James Webb Space Telescope unveils secrets of a nearby cold brown dwarf

Credit: NASA

The James Webb Space Telescope (JWST), the most powerful space telescope ever built, has recently provided astronomers with a closer look at a fascinating cosmic neighbor, WISEPA J182831.08+265037.8, also known as WISE 1828.

Situated just over 32 light years from Earth, this object is an exemplary specimen of the coldest and dimmest objects in our cosmic vicinity known as Y dwarfs.

These are brown dwarfs, celestial bodies that lie in the mysterious realm between planets and stars, lacking the mass to ignite hydrogen fusion like stars do. WISE 1828, with its mass roughly equivalent to 10 Jupiters, falls well below the threshold for starhood.

This recent study, spearheaded by Ben Wei Peng Lew and his team at the Bay Area Environmental Research Institute, focused on dissecting the atmosphere of this intriguing brown dwarf using JWST’s Near-Infrared Spectrograph (NIRSpec).

By employing high-resolution observations, the team embarked on a detailed atmospheric investigation, marking a significant leap in our understanding of such distant worlds.

The JWST’s observations have revealed a rich cocktail of chemicals within WISE 1828’s atmosphere, including water, carbon monoxide, carbon dioxide, methane, ammonia, and, notably, hydrogen sulfide.

This marks the first instance of hydrogen sulfide being detected in the atmosphere of a Y dwarf, highlighting the telescope’s unprecedented capabilities in probing the compositions of distant astronomical objects.

The study further delves into the chemical makeup of WISE 1828, indicating an abundance of oxygen and sulfur relative to hydrogen that surpasses solar levels, while the nitrogen to hydrogen ratio appears to align closely with solar abundance. Interestingly, the methane levels were found to be lower than expected.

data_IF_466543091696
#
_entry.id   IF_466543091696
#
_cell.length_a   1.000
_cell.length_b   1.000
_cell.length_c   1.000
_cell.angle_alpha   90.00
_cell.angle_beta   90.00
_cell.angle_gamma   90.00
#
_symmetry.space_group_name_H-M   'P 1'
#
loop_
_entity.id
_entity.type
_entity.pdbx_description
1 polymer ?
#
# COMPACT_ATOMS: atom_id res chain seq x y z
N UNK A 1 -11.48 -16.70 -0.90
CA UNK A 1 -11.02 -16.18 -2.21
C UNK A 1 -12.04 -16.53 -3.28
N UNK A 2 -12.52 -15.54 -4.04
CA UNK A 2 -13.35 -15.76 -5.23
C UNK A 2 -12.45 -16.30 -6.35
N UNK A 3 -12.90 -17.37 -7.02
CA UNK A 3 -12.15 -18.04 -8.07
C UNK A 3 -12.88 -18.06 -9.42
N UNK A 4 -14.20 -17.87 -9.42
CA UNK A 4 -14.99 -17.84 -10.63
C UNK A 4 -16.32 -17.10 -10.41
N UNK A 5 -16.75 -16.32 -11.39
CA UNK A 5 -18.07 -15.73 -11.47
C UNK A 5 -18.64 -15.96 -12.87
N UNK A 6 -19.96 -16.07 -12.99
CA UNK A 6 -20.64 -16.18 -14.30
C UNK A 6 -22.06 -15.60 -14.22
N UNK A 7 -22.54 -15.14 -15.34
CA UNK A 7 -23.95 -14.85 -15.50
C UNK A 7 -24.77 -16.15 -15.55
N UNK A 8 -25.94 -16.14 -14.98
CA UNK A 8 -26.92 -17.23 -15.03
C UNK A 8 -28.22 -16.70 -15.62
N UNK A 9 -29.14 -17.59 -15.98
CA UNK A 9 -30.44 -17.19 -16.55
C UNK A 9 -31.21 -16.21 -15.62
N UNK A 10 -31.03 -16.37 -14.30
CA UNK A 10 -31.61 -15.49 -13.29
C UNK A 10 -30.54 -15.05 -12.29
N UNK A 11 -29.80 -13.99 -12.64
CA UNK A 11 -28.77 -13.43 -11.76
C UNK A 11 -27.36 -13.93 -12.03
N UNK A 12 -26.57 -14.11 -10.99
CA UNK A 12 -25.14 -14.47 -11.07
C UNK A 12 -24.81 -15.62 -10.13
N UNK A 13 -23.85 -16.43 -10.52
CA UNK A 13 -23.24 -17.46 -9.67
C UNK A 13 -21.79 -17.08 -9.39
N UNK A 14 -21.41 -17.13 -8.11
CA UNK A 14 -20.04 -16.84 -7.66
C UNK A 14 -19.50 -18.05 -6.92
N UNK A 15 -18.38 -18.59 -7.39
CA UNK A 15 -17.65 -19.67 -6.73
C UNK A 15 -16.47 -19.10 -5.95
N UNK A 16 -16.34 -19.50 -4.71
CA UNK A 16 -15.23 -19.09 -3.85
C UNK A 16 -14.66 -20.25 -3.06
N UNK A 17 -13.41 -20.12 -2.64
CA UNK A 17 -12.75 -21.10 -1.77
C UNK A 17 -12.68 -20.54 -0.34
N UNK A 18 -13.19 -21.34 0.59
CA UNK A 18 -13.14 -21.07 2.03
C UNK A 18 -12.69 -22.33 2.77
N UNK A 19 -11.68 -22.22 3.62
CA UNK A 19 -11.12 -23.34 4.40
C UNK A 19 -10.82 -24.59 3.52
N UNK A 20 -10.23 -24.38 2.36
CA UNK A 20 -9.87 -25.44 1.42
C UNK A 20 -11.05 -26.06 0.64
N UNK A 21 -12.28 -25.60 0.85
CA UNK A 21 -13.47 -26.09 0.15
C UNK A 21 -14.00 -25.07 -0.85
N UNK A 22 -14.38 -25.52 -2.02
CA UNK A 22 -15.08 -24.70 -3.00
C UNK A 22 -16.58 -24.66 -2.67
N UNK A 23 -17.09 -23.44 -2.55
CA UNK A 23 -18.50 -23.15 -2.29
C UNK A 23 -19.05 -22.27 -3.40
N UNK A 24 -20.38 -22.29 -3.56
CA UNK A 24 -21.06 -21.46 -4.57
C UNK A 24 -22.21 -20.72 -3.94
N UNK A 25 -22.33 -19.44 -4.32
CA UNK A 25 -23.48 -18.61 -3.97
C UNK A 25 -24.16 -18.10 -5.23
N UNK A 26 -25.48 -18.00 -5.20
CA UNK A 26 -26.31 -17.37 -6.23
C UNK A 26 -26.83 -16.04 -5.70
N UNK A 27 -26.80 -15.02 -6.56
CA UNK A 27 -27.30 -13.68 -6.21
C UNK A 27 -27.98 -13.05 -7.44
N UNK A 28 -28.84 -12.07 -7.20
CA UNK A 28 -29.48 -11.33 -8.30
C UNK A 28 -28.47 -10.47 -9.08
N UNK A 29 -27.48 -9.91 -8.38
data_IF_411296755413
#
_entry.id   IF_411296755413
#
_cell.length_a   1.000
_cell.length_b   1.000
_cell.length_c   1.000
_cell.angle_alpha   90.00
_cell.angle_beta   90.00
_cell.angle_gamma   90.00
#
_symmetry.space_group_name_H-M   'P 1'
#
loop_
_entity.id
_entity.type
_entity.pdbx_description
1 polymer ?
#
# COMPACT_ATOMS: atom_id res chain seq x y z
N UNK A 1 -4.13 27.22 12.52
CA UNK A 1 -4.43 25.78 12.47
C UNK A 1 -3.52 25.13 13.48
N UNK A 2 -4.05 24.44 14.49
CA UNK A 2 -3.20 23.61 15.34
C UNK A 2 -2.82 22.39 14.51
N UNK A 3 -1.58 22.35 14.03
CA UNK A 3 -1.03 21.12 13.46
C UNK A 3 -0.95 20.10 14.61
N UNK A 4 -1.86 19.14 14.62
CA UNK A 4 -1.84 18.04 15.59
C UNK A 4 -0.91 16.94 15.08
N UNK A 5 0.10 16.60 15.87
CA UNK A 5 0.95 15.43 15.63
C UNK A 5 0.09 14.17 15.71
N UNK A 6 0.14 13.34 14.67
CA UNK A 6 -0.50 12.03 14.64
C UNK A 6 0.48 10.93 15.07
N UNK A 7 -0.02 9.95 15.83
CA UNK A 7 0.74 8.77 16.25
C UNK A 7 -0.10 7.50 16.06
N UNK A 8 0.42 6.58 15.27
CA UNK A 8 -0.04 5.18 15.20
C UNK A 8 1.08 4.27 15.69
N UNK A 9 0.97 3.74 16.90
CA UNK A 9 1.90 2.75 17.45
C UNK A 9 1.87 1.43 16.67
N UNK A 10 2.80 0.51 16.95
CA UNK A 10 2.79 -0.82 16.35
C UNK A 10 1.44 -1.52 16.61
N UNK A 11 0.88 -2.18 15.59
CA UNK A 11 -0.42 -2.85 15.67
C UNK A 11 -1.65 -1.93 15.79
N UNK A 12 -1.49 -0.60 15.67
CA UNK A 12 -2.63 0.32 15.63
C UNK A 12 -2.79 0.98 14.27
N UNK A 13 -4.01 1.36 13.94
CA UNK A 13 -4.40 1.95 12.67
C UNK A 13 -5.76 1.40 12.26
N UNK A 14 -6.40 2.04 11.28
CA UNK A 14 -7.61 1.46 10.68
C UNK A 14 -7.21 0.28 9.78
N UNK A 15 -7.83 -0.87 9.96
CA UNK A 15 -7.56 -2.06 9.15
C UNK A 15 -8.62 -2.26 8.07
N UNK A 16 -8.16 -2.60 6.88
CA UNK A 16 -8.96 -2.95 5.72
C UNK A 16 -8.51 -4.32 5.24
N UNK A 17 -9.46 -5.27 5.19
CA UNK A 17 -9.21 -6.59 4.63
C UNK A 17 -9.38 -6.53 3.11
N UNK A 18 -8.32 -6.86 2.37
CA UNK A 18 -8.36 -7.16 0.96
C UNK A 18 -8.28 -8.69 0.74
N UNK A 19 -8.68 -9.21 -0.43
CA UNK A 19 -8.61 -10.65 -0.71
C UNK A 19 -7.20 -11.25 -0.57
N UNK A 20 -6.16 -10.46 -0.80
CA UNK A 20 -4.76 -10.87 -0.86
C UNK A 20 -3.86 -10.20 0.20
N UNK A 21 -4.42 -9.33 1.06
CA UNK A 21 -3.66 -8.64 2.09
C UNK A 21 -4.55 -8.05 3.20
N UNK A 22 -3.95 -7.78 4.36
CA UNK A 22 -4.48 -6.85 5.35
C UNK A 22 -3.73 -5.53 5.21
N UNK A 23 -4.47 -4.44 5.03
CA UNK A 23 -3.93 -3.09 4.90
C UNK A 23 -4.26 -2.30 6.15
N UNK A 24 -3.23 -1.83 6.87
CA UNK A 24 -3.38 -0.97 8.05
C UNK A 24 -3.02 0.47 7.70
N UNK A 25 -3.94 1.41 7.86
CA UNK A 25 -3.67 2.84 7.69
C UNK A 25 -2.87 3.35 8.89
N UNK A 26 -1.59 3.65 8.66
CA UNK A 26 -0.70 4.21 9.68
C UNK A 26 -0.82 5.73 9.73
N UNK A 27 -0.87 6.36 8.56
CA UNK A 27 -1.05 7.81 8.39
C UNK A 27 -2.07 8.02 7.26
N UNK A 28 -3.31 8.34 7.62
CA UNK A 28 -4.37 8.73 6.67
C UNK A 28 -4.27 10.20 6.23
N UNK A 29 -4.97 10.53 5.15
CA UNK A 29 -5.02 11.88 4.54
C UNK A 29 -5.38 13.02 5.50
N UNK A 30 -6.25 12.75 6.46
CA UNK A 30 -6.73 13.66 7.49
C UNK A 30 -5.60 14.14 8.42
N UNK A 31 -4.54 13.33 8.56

Through sophisticated atmospheric modeling, the researchers were able to estimate the brown dwarf’s metallicity—a measure of the abundance of elements heavier than hydrogen and helium.

The findings suggest a metallicity that varies across different models, pointing to the complexity of accurately determining such characteristics for distant objects. Additionally, the carbon to oxygen ratio was calculated, providing insights into the dwarf’s atmospheric composition.

The models also offered estimates for WISE 1828’s physical dimensions and temperature, which appear to vary depending on the modeling approach used.

According to one model, the brown dwarf measures about 1.23 times the radius of Jupiter and boasts a temperature of 534 K, while another model proposes a slightly smaller and cooler profile.

This groundbreaking research, shared on the preprint server arXiv, underscores the JWST’s role in pushing the boundaries of our knowledge about the universe.

By shedding light on the atmospheric conditions of a Y dwarf like WISE 1828, astronomers are gaining invaluable insights into the processes and compositions that define these celestial bodies.

As we continue to explore the cosmos, discoveries like these are vital in piecing together the vast, intricate puzzle of our universe.

The research findings can be found in arXiv.

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